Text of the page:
We spoke to director David F. Sandberg and Australian stars Anthony LaPaglia and Miranda Otto about the return of the diabolical doll.
Horror directors love Australia’s talented actors, but perhaps none more than Swedish filmmaker David F. Sandberg who cast Teresa Palmer in his Hollywood debut, Lights Out, and now Anthony LaPaglia and Miranda Otto in Annabelle: Creation.
Of course it’s Australian filmmakers James Wan and Leigh Whannell who turned Tinseltown into Horrorwood with their lucrative Saw and Insidious franchises, and a continuation of the former on the horizon with Jigsaw. And while Wolf Creek and The Babadook have similarly shone a light on Australia’s dark heart, it’s Sandberg who acts as cheerleader for Aussie horror actors.
“I’ve been a fan of Miranda ever since Lord of the Rings. The Australians are so professional; they make the job of a director so easy. You don’t have to pull performances out of them because they know what they’re doing,” Sandberg tells STACK when we meet with him and the Annabelle: Creation cast in Los Angeles.
Returning the compliment, Otto says, “David was incredibly calm and together, probably the calmest person I’ve ever worked with. You’d never have thought this was only his second major film because he took everything in his stride. On most sets I’ve worked on, at some stage a director will be stressed or tense about stuff, or pressured about the length of the day or getting it shot. But David’s just not like that.”
Joining the mutual appreciation club, LaPaglia adds, “David is super chill and comes without any baggage. It’s the most amazing transition from European filmmaker to the Hollywood system that I’ve ever seen. He was unflappable; very specific with what he wanted and really actor friendly. His next picture is Shazam for DC and he’s not even making a big deal about that.”
Old mates, LaPaglia and Otto both longed to work together, seizing upon the opportunity to play husband and wife in this scary prequel to The Conjuring and Annabelle.
For LaPaglia, the deal breaker was his 14-year-old daughter Bridget’s reaction when he was offered the role. “I’ve done so much stuff and she’s never exhibited much interest other than not wanting me to leave for work. But when she heard me talking on the phone about Annabelle, her first words were ‘Oh my God, you have to do it; you would be the coolest dad ever’.”
Casa LaPaglia swiftly became a cool hangout. “My daughter’s friends love coming over and scaring the crap out of themselves watching horror films – and the boys are now all very respectful to me,” laughs the Without a Trace star, who co-parents his daughter with ex-wife Gia Carides.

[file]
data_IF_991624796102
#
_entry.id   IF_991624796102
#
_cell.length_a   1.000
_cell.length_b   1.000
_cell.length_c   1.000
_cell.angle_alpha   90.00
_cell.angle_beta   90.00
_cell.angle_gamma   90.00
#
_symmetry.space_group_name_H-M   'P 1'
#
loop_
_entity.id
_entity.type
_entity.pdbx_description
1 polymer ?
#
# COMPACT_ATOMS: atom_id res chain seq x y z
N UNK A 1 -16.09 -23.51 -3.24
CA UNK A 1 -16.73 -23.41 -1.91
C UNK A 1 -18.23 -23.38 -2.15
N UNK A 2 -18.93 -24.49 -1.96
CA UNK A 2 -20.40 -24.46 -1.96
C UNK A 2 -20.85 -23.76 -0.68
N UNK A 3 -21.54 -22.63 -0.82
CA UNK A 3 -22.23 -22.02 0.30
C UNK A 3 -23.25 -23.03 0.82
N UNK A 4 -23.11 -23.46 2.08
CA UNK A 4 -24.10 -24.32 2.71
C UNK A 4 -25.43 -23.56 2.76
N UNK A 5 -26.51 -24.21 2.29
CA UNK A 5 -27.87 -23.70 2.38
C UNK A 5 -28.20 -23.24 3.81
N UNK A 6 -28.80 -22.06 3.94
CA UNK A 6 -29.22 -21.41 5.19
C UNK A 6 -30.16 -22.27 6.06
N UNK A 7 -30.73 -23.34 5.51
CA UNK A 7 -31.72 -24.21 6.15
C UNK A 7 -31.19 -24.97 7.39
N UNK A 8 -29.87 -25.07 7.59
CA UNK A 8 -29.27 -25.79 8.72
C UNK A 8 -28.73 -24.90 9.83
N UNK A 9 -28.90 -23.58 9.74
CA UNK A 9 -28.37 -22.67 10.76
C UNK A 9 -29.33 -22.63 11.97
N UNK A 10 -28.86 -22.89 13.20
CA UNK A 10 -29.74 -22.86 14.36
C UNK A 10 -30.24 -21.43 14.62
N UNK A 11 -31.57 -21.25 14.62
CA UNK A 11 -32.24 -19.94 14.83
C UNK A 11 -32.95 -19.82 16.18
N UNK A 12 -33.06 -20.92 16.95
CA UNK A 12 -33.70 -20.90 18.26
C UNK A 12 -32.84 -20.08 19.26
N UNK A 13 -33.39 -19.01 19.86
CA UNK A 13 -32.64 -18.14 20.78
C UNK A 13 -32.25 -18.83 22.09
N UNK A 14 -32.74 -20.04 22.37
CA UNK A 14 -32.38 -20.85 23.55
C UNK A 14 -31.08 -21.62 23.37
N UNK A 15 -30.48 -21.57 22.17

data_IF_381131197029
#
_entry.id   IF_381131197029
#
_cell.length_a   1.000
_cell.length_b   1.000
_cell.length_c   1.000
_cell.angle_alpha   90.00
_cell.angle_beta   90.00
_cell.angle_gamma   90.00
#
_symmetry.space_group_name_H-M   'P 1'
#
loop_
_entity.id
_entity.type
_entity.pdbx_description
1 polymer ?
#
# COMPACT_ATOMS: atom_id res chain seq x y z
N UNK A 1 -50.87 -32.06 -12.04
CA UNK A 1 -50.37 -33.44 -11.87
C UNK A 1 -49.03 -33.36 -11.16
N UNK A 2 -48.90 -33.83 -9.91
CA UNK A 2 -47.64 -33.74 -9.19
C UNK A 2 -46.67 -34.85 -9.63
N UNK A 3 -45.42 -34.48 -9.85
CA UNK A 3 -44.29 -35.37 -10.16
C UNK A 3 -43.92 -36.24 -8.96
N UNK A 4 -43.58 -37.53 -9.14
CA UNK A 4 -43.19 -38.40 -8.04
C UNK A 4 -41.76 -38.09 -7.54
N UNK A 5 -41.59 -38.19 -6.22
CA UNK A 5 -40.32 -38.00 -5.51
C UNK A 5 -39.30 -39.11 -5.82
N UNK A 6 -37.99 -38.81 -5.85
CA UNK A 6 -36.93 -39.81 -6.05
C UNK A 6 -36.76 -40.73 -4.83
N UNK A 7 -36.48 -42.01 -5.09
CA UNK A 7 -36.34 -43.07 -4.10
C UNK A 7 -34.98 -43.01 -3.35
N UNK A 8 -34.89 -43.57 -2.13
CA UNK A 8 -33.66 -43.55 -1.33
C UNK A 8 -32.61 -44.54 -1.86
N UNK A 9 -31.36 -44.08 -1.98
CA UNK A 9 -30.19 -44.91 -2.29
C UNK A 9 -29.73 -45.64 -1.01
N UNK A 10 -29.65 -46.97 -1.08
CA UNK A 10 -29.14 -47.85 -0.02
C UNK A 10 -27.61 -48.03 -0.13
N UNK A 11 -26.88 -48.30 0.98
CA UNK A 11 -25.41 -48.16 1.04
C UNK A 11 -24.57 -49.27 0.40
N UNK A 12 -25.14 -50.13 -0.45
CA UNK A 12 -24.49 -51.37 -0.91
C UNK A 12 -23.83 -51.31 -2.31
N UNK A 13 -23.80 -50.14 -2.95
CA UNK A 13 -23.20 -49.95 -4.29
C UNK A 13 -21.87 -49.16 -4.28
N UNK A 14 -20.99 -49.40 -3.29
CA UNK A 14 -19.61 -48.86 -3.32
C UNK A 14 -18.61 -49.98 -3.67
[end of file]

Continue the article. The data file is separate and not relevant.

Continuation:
But on the set, LaPaglia kept a distance from the six girls to whom his character has offered refuge in his haunted home. “I purposefully distanced myself. My fear was that I would get to like them too much, and it would start to show, and it wouldn’t be the same. So instead I’d just lurk around, like a creepy guy,” he says LaPaglia, 58, who moved to LA in 1982.
Otto is a more recent transplant, relocating four years ago with actor hubby Peter O’Brien and their daughter, Darcey. “I avoided making the move for the longest time because this city always seemed like it was so concentrated on film that, years ago, I found it kind of claustrophobic,” she notes. “But since having a daughter and family and moving here, I’ve made a lot of friends who are outside the business, and I love living here,” she says.
“I think the reason Australian actors do so well here is because they’re less maintenance,” muses LaPaglia. “There’s so many Australians in Hollywood now although for the longest time, I didn’t even meet another Australian actor. It was just Mel Gibson and I. Mel really paved the way; I was still bartending when he was working.
“Australian actors are just a tougher breed. I think we all know how to work with no budget and battle through stuff. It’s a small, competitive market so the decision to become an actor in Australia is not an easy one. I remember talking to Hugo Weaving years ago and he was considering retiring and doing something else.”
Otto agrees: “I know a lot of Australian actors who have to take other jobs and act part time. I also think the Australians are prepared to throw themselves into anything, even if it means hauling equipment around. You know? If it starts to rain, I’ll always help bring in the stuff.”
LaPaglia was nonplussed by the spooky set. “I’d go home every day and my partner would ask, ‘So how was work?’ And I’d go, ‘I just walked around scaring kids all day, it was great’,” laughs the actor, who is engaged to Alexandra Henkel.
If LaPaglia was nonchalant on set, then Otto confesses to a certain fear of the Annabelle doll. “I found the doll really creepy. I didn’t like rehearsing with it,” she says.
A self-professed atheist, Sandberg bowed to the wishes of his more superstitious crew, who requested the set be blessed before filming. “Just in case,” he smiles.
Annabelle: Creation is in cinemas on August 10